Sehvilla Mann

Local Government/Education Reporter

Sehvilla Mann joined WMUK’s news team in January 2014 as a reporter on the local government and education beats. Before that she covered a variety of topics, including environmental issues, for Bloomington, Indiana NPR and PBS affiliates WFIU and WTIU. She’s also written and produced stories for the Pacifica Network and WYSO Public Radio in Yellow Springs, Ohio. Sehvilla holds a B.A. in French from Earlham College and an M.A. in journalism from Indiana University.

Sehvilla Mann / WMUK

In Kalamazoo’s Vine Neighborhood, houses don’t just line the streets. Many sit on the inside of the block. That reflects 100-plus years of people packing in to live near downtown and the school that’s now Western Michigan University.

Sehvilla Mann / WMUK

Plenty of home-use products pose a threat to the environment if they’re thrown in the garbage. But Kalamazoo County is one of the few places in Southwest Michigan that accepts a broad range of potentially polluting trash, from antifreeze to VCRs.

Sehvilla Mann / WMUK

Western Michigan University’s trustees have approved a $28 million bond issue to fund two construction projects. The Board made the unanimous decision at its regular meeting today.

The university would use most of the money to finish building the new Valley Dining Center. It would spend a portion of the funds on the alumni center going up on East Campus.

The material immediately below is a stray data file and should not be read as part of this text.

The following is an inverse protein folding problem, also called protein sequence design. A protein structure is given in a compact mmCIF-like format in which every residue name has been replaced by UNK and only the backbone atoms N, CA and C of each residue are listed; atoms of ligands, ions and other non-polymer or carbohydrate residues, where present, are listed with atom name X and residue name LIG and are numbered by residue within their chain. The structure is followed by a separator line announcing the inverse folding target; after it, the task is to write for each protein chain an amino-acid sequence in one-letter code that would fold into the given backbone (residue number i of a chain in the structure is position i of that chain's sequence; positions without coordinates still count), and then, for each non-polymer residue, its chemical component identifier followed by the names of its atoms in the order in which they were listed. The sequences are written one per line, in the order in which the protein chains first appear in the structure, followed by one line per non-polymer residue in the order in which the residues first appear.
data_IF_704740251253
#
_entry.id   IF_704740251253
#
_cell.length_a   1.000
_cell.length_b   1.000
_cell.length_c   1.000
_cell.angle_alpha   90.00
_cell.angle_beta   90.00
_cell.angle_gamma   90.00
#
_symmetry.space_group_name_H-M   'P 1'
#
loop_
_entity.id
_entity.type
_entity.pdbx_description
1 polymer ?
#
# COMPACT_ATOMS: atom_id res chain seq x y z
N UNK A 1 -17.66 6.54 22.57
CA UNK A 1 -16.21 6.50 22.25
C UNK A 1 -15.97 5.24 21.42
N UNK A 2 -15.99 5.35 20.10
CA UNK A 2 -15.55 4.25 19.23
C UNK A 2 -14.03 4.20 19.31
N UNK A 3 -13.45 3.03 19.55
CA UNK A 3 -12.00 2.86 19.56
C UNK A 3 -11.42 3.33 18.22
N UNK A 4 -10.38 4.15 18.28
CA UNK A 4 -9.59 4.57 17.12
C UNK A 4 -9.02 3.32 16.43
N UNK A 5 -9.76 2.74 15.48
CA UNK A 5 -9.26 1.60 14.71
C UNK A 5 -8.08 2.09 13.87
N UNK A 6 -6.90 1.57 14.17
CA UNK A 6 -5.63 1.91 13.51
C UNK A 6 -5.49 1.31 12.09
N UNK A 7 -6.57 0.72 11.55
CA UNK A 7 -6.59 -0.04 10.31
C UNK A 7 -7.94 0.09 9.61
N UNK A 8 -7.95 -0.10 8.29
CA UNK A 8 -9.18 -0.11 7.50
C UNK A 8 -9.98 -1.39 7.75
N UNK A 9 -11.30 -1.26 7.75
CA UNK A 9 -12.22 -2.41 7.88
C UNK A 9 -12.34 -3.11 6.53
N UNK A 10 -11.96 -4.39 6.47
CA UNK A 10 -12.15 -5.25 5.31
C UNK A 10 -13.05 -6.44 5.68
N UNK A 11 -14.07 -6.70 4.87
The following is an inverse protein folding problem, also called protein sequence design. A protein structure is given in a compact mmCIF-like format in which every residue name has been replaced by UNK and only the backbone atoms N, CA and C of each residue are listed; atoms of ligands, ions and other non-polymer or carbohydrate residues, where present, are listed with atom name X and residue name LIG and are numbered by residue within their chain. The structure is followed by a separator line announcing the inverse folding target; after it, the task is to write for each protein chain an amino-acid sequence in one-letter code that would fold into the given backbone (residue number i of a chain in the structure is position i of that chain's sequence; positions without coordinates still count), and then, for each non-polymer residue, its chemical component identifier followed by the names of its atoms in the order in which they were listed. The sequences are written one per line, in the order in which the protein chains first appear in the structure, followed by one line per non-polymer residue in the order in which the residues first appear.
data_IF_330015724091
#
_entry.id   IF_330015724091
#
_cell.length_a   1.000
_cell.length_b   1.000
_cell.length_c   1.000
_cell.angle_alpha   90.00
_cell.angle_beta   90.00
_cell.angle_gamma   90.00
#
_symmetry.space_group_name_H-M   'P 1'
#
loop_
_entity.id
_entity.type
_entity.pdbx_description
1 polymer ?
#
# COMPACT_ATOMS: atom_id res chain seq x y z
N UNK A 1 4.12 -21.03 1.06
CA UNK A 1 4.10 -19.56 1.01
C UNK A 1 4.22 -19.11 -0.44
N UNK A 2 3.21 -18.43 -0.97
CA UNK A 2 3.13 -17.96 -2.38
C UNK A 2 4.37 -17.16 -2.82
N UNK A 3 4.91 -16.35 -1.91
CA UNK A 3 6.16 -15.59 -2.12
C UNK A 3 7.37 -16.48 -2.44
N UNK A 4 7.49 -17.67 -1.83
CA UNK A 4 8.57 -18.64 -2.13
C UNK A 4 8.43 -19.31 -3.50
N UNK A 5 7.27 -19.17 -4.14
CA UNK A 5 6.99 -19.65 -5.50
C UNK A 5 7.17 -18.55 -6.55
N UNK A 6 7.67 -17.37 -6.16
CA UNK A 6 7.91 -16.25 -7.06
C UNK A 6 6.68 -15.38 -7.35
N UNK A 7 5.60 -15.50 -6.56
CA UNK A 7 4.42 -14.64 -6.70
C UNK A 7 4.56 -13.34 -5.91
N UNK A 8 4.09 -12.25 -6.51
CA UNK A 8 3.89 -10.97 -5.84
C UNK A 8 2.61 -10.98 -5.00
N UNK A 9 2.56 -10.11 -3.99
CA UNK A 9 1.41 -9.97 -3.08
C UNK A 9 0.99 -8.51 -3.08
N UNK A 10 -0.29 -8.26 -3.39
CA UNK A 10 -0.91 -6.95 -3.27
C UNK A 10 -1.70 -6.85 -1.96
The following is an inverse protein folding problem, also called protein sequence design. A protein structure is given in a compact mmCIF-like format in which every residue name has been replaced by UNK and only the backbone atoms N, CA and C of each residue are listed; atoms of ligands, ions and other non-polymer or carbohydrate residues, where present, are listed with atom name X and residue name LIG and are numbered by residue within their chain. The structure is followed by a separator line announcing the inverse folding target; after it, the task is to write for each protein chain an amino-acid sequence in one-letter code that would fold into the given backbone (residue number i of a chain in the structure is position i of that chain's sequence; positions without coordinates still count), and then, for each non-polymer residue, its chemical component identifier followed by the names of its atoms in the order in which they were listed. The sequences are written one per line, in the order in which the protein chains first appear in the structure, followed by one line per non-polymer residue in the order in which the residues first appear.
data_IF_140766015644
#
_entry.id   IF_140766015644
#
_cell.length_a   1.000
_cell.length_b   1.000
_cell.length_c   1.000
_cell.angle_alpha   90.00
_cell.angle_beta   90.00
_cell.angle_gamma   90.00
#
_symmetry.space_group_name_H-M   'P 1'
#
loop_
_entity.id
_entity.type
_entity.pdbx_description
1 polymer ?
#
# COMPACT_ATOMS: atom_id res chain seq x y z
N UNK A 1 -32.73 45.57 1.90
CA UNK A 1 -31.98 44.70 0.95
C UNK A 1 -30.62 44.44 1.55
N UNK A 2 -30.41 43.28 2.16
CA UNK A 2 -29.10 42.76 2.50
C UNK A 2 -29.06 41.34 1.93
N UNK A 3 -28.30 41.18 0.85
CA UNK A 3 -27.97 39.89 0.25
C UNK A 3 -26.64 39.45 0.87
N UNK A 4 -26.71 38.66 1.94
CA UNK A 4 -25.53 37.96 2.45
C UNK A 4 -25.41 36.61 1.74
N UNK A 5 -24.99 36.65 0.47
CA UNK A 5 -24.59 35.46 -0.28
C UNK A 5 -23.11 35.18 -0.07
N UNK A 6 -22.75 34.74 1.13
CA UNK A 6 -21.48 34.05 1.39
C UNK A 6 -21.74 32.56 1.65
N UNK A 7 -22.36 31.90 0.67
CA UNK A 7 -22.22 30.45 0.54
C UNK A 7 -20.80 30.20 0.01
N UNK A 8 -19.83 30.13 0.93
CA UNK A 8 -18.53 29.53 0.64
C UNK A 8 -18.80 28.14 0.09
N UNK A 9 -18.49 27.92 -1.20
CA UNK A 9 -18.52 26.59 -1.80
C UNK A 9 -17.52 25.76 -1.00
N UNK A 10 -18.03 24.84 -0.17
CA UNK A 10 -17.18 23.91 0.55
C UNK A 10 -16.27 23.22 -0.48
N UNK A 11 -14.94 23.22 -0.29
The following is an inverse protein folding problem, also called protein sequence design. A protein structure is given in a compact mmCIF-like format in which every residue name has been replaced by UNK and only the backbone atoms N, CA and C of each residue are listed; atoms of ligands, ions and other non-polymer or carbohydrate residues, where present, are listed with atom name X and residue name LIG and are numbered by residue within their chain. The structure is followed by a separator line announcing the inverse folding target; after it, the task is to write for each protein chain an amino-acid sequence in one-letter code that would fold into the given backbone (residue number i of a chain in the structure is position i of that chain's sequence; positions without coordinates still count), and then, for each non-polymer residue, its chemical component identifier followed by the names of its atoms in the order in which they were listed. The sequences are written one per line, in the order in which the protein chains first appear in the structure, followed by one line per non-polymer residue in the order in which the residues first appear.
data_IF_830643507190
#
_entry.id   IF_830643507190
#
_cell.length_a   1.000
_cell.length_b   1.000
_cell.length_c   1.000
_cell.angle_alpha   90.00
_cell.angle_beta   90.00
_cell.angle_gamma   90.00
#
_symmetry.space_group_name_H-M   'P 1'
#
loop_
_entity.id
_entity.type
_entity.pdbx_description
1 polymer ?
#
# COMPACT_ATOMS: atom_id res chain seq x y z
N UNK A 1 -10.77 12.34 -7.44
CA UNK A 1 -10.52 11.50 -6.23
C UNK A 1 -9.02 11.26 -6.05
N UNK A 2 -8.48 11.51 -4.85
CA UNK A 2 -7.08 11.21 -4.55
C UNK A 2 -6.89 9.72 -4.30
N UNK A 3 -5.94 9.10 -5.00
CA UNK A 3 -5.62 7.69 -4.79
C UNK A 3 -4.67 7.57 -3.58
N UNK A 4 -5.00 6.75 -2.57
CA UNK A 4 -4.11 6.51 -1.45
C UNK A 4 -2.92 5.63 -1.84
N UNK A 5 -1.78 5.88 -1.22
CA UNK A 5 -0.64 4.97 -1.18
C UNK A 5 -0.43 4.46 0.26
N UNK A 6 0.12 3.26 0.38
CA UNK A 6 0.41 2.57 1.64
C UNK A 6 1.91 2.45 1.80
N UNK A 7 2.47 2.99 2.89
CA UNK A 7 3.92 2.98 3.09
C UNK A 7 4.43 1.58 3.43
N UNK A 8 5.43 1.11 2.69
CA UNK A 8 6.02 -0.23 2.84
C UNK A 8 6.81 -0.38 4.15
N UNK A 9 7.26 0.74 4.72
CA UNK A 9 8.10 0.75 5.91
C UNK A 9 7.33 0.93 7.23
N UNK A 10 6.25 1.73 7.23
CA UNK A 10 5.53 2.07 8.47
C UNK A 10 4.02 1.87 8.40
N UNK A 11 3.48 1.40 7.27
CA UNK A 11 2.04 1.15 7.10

Western says it might also pay debt from old bonds out of the new bond issue, if "market conditions" permit.

US Fish and Wildlife Service

Opponents of wolf hunting in Michigan won a victory last December. That’s when a federal court put Michigan wolves back on the endangered species list. But biologist John Vucetich says a bill under consideration in Congress could change that.

Vucetich studies the moose and wolf populations of Isle Royale in Lake Superior. He’s also a professor in the in the School of Forest Resources and Environmental Science at Michigan Technological University.

AlbertHerring / Wikimedia Commons

Many colleges require students to take general education classes to expand their horizons beyond their majors. Higher education expert Paul Gaston says that's excellent. But he adds that there's more to a good “gen-ed” program than throwing subjects at students and telling them to get to work.

Gaston will lead several workshops Thursday March 19 at Western Michigan University. He’ll also give a public talk, “One Word Behind Student Centered Curricula (It’s not ‘Plastics’),” Thursday at 4 p.m. at the Fetzer Center.